CAROLINE Spelman, MP for Meriden, will have to repay £9,600 after an inquiry concluded that the she had misused expenses - albeit inadvertently.
On Tuesday evening, a report by the Parliamentary watchdog said that Mrs Spelman had overpaid her assistant, Tina Haynes, allowing her to work as a nanny during the 1990s. However, any breach of the rules was found to be unintentional.
Following the decision, the MP issued a statement which said that she fully accepted the outcome of the inquiry and apologised.
“I fully accept the findings of this inquiry which I sought because I wanted the opportunity to clear my name. I am glad the committee finds that the work done by Tina Haynes met a genuine need for an assistant in the constituency, that she was qualified to do the job and that the work was done.
“However, as the Committee notes, the arrangements had the unintended effect of misapplying some of my Parliamentary allowances for non-Parliamentary purposes, for which I am sorry.
“This is a finding which I take very seriously and I will of course immediately pay the money in question back.
“The Committee makes clear that this breach of the rules on my part was unintended. It took place more than a decade ago when I was a new MP. But I apologise sincerely for it: I fully accept people have a right to expect the highest standards from people in public life.”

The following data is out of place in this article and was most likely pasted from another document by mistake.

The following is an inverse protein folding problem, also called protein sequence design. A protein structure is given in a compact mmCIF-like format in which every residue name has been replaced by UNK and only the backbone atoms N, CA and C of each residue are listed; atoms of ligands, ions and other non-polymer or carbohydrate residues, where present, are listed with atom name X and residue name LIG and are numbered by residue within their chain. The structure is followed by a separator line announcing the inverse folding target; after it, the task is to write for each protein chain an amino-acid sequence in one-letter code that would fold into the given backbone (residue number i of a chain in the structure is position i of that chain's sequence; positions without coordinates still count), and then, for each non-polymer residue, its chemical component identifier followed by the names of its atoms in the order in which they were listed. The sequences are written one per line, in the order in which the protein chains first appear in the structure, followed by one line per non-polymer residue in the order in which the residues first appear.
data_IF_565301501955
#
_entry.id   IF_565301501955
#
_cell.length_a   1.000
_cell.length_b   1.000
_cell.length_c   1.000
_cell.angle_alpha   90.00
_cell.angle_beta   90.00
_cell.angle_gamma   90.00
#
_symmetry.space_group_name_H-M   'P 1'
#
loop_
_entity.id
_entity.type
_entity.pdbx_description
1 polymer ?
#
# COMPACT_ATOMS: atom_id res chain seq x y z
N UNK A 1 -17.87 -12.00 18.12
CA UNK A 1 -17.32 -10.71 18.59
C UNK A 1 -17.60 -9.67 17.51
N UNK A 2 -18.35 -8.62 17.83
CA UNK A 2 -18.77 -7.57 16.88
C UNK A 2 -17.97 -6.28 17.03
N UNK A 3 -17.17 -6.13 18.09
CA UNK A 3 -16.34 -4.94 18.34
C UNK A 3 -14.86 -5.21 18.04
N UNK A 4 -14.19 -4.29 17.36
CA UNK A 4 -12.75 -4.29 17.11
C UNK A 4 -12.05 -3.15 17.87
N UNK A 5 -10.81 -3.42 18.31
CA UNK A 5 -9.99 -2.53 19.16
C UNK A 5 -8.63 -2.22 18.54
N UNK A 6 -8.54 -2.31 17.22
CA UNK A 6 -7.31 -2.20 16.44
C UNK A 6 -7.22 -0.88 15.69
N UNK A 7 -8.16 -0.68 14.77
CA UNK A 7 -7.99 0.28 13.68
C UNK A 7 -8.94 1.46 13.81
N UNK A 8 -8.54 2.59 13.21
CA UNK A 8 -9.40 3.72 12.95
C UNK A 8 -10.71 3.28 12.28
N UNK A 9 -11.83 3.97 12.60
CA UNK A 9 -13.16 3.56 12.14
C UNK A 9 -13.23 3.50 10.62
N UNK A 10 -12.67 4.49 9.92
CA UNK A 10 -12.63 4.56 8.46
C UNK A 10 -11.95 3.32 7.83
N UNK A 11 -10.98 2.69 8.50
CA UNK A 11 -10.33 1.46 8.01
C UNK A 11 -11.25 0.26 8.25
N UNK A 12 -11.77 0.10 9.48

A spokesman for the Conservative Party said that Mrs Spelman was not commenting further at this time.
Allegations that Mrs Spelman had used her parliamentary allowance to pay for childcare erupted last summer. But this week the inquiry concluded that Ms Haynes had legitimately carried out administrative work for Mrs Spelman in a part-time capacity, and rejected claims that she was never anything other than a live-in nanny.
Shortly after the allegations were made, Mrs Spelman had met with the John Lyon, parliamentary standards commissioner, and took the unprecedented step of requesting an inquiry herself.
Mr Lyon has been investigating the claims for the past nine months and the final verdict was this week announced by the Committee on Standards and Privileges.